WATERTOWN, N.Y. (WWNY) - This week the crackdown on parking in Watertown's Public Square has been in the news and some have questioned if it's legal for the parking police to chalk tires.
Tire chalking is something Watertown officials say has been going on in the city for years. The mark lets a parking enforcement officer keep track of how long a car has been in a space.
"It's a simple way to do it. It's extremely inexpensive and it works," said City Manager Rick Finn.
But with more aggressive parking enforcement in Public Square, some shop owners questioned city council this week on whether tire marking is legal.
"Marking tires is a form of trespassing," said Kristina Pafford, owner of Bare Knuckle Tattoo, a downtown business.
Here's why: earlier this year a Michigan woman won an appeal case in federal court where the lawyer argued tire chalking violates the Fourth Amendment which prohibits unreasonable searches and seizures.
"They reversed and held that it was plausible that a Fourth Amendment violation has occurred when parking officials chalk tires. We think the decision is right," said
Philip Ellison, the attorney who won the case.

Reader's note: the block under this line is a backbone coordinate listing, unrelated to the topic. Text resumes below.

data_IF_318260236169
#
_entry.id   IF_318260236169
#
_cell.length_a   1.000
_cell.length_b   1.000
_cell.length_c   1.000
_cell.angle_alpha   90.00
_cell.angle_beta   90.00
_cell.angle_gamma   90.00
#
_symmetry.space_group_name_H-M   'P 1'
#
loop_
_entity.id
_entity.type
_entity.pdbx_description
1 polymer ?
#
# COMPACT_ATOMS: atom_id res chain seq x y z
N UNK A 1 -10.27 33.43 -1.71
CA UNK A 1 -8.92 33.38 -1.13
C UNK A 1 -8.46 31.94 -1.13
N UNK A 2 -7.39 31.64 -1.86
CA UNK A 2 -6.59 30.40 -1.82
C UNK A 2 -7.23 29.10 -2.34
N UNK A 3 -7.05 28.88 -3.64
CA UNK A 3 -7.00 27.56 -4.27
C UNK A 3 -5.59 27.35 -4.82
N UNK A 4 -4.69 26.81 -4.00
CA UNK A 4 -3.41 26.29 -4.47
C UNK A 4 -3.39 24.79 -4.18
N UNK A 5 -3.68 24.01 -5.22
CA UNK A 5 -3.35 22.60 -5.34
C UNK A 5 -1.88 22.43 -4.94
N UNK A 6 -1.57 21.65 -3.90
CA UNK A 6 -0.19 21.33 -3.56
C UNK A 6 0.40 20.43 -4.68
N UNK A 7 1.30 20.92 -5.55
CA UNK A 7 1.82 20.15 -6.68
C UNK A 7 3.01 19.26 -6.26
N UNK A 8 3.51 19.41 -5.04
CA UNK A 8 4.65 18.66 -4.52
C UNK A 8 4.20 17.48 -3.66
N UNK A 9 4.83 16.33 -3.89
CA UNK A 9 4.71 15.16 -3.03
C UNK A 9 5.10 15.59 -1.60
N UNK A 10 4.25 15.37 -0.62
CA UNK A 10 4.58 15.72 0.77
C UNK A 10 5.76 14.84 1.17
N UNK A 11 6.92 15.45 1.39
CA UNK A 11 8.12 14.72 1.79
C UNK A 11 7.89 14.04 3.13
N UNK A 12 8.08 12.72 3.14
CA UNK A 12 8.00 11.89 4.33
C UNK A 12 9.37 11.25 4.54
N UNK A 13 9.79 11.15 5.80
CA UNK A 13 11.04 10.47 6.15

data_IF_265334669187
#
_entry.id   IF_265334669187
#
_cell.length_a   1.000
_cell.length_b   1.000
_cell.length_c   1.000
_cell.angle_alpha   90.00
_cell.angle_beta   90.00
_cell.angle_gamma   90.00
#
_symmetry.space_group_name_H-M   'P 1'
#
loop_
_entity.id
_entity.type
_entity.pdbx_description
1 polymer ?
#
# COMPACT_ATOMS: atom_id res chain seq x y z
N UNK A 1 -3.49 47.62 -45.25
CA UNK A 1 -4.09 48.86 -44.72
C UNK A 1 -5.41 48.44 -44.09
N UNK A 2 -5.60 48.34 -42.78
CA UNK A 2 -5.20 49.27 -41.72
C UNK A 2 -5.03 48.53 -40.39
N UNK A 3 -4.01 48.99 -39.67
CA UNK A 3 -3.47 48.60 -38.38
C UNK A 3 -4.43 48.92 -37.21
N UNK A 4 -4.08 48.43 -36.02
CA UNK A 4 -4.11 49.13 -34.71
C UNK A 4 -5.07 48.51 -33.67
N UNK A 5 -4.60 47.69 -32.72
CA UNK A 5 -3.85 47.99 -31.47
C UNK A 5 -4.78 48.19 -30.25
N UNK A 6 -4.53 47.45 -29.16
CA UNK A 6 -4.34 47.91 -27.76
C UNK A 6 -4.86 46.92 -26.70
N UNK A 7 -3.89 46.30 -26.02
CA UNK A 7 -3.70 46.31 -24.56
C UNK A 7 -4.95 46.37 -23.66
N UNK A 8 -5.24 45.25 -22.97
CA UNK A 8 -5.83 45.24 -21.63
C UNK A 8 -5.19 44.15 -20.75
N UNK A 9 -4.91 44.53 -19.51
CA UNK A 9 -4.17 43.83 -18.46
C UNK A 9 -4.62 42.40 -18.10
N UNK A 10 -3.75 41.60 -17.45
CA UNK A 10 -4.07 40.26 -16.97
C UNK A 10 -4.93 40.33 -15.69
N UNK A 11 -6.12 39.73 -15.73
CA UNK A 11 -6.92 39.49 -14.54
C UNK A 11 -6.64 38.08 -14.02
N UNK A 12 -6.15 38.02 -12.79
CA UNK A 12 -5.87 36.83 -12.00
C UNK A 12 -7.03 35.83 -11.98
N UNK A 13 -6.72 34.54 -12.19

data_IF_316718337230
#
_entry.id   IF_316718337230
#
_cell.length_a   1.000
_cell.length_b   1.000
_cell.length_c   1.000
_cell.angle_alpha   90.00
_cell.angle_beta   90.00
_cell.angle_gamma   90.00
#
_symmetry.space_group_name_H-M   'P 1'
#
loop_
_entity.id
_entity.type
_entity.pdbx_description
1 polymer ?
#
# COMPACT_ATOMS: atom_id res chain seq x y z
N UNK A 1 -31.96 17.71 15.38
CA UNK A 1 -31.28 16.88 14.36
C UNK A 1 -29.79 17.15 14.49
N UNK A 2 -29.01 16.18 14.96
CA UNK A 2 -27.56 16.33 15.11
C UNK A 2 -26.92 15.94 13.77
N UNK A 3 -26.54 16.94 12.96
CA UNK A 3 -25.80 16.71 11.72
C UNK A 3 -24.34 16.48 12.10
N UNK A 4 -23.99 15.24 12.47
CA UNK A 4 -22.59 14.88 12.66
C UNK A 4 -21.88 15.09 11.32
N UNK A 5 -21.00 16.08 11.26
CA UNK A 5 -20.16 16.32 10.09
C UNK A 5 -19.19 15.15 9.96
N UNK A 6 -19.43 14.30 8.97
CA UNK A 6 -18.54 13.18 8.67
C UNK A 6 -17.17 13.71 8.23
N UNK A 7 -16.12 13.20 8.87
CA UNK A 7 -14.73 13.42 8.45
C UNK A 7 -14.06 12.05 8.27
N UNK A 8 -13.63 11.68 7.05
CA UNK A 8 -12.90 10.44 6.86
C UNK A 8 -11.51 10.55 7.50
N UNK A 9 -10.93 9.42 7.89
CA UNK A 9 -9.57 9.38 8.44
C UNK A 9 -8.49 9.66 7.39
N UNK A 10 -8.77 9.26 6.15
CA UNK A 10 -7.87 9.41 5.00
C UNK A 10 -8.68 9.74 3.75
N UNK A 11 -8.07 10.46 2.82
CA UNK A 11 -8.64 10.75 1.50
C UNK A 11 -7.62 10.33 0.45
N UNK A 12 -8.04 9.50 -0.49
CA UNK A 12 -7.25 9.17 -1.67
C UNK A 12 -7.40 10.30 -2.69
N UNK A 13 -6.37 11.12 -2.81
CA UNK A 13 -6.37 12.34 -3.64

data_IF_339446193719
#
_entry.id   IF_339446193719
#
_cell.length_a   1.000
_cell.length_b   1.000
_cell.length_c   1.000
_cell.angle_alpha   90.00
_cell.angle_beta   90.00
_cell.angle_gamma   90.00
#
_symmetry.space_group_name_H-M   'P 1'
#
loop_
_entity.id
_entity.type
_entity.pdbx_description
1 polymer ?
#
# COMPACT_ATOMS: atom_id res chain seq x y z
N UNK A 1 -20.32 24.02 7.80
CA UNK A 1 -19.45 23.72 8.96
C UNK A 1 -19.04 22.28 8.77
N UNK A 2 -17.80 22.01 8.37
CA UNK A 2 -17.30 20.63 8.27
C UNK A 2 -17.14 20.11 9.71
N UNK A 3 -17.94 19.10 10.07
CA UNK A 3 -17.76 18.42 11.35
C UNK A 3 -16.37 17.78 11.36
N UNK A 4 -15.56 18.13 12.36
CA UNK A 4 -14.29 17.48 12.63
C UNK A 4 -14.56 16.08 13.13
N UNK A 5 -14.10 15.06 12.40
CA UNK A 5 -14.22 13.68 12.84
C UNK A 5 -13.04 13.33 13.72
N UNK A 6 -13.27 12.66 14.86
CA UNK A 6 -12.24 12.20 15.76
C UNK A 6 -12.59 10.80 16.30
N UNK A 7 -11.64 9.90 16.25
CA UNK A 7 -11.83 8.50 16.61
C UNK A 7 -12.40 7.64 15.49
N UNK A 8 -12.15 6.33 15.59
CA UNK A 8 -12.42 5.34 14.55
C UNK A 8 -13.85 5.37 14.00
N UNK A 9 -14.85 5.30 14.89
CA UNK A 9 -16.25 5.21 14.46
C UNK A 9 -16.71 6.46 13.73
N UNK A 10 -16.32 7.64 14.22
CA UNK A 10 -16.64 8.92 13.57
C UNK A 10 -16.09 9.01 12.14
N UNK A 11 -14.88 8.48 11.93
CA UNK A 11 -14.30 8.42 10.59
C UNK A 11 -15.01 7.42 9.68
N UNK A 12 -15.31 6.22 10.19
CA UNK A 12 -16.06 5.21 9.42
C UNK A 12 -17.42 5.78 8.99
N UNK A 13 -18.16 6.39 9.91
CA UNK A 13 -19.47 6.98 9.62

The federal court which made the ruling has jurisdiction over several states, but New York is not one of them.
"The city attorney has advised us that in doing his due diligence and his research, it does not affect our state and therefore it has no impact," said Finn.
Parking enforcement is run through the city police department.
"Until the matter is ruled unlawful here, we are going to proceed as it's lawful," said Detective Lieutenant Joe Donoghue of the police department.
But Ellison says the case could influence other courts, maybe even ones in New York.
"The second circuit, which includes New York, could look to the Taylor decision and say, yup, we are going to adopt that as our own," he said.
If tire chalking were to become illegal in New York state, Finn says the city has looked into other options of parking enforcement like taking pictures.
But for now the city of Watertown will stick to the old school way of enforcing parking.